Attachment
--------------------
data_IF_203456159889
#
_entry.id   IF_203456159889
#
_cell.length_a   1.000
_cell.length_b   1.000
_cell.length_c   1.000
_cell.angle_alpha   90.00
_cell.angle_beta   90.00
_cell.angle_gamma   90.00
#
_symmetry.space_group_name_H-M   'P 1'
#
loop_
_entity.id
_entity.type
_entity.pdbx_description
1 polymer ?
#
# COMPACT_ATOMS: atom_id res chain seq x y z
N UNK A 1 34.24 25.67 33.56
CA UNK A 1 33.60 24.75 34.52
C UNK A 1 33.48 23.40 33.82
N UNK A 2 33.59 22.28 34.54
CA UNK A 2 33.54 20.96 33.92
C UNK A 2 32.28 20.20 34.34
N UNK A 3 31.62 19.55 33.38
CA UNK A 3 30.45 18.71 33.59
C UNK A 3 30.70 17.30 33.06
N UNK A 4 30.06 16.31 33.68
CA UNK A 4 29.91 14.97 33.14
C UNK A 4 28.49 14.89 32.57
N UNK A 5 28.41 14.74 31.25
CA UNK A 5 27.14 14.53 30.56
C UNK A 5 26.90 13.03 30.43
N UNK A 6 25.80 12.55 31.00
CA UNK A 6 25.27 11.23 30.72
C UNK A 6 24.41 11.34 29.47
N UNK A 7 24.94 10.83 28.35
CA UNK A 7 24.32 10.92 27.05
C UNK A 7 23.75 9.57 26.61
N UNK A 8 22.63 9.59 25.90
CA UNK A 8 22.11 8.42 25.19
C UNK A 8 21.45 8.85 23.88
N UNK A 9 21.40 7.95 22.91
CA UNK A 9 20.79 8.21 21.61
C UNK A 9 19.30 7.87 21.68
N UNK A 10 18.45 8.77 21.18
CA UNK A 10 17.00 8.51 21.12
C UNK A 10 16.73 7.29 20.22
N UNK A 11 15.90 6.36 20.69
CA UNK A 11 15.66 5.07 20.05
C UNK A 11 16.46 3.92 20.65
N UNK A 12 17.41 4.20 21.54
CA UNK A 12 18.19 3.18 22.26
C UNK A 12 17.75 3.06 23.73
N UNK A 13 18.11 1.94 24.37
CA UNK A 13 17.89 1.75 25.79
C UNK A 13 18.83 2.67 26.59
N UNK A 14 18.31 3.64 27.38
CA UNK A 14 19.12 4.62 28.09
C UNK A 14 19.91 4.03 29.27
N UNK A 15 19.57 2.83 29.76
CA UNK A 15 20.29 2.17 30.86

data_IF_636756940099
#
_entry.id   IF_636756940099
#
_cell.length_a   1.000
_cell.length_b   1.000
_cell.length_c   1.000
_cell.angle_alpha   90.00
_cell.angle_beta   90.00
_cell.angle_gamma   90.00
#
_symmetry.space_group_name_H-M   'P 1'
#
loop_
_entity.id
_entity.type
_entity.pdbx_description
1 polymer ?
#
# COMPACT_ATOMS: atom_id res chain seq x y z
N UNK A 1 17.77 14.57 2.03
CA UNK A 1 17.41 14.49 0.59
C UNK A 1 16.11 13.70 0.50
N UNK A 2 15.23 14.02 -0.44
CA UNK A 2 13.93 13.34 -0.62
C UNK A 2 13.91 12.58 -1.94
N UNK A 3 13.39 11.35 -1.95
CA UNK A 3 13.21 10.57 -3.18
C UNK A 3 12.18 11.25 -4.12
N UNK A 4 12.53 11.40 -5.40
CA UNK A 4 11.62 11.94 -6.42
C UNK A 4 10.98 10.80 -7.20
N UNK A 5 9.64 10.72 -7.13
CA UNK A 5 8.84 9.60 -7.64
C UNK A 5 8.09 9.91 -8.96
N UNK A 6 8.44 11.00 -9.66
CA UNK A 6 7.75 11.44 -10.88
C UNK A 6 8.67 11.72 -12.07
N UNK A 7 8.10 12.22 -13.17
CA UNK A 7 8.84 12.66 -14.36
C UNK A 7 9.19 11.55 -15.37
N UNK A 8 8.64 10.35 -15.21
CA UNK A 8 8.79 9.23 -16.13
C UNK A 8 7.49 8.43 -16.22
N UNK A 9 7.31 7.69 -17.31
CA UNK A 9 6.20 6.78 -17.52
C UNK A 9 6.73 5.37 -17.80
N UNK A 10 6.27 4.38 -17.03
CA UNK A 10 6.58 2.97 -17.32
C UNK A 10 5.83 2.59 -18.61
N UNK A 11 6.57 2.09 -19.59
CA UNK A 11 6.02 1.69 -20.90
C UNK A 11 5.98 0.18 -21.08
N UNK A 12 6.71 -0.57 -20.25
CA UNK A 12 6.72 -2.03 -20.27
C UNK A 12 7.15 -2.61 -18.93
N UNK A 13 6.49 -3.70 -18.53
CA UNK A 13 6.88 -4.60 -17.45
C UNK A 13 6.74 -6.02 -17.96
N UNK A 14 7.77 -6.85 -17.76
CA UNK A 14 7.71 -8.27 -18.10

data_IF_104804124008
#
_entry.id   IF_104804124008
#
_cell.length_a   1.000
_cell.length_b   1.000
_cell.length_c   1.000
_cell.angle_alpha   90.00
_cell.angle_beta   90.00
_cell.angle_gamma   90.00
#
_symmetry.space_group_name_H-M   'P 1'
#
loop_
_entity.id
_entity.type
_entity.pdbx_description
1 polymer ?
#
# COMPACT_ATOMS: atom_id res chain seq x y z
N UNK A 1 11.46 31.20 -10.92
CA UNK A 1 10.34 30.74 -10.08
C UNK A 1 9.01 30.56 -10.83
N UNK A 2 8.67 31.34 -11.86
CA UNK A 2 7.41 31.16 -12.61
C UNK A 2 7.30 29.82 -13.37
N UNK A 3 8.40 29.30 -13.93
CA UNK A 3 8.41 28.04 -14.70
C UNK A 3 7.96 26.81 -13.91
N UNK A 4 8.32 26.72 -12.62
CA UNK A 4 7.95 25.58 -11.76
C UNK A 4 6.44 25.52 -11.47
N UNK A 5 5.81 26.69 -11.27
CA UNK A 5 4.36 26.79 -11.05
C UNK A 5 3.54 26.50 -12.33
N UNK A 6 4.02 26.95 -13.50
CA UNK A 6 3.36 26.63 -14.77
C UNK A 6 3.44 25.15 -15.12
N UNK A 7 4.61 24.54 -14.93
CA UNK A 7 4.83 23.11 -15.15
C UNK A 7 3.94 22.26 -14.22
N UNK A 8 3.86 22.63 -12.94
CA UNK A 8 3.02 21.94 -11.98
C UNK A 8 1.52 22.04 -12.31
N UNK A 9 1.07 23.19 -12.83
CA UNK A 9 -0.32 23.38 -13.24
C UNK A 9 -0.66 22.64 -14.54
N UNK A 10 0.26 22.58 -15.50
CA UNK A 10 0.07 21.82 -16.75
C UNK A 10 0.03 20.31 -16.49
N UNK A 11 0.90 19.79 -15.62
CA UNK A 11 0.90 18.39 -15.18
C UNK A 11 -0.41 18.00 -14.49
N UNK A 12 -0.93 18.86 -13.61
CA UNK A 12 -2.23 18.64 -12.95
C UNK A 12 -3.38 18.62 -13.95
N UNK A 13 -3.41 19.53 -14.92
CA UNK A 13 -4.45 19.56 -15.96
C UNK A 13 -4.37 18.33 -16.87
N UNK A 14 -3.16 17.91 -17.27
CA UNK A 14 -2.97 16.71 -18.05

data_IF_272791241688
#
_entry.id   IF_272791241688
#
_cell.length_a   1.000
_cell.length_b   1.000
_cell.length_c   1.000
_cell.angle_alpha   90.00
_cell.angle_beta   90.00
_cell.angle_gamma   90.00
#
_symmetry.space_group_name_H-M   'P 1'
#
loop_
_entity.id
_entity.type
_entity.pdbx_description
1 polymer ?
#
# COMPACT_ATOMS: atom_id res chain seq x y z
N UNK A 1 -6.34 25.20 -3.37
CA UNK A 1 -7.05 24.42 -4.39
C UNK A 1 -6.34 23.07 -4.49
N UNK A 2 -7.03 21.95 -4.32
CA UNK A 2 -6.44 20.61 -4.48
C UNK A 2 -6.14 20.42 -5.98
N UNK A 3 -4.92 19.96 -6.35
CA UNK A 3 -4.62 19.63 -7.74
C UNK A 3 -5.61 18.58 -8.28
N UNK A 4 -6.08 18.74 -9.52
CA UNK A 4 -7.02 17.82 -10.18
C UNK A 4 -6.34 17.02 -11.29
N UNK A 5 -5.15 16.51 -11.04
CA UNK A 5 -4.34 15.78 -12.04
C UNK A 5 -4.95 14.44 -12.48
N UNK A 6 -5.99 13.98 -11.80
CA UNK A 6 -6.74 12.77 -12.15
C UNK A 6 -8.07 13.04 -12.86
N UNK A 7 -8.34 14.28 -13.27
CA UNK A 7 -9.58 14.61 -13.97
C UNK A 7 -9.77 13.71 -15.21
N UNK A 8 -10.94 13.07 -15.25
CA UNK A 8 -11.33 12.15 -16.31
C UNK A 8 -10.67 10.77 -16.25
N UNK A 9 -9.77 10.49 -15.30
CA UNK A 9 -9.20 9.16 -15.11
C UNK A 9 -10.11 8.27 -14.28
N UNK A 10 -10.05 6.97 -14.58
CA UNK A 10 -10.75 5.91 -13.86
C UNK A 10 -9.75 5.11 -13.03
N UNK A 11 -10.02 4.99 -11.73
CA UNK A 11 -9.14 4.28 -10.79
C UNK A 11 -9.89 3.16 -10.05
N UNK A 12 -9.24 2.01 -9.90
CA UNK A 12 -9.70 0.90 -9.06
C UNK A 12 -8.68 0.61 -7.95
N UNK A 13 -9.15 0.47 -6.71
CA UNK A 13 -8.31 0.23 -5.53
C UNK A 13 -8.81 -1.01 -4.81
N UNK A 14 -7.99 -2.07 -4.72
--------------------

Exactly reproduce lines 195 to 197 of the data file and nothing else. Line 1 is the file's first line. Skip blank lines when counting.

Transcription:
_cell.angle_beta   90.00
_cell.angle_gamma   90.00
#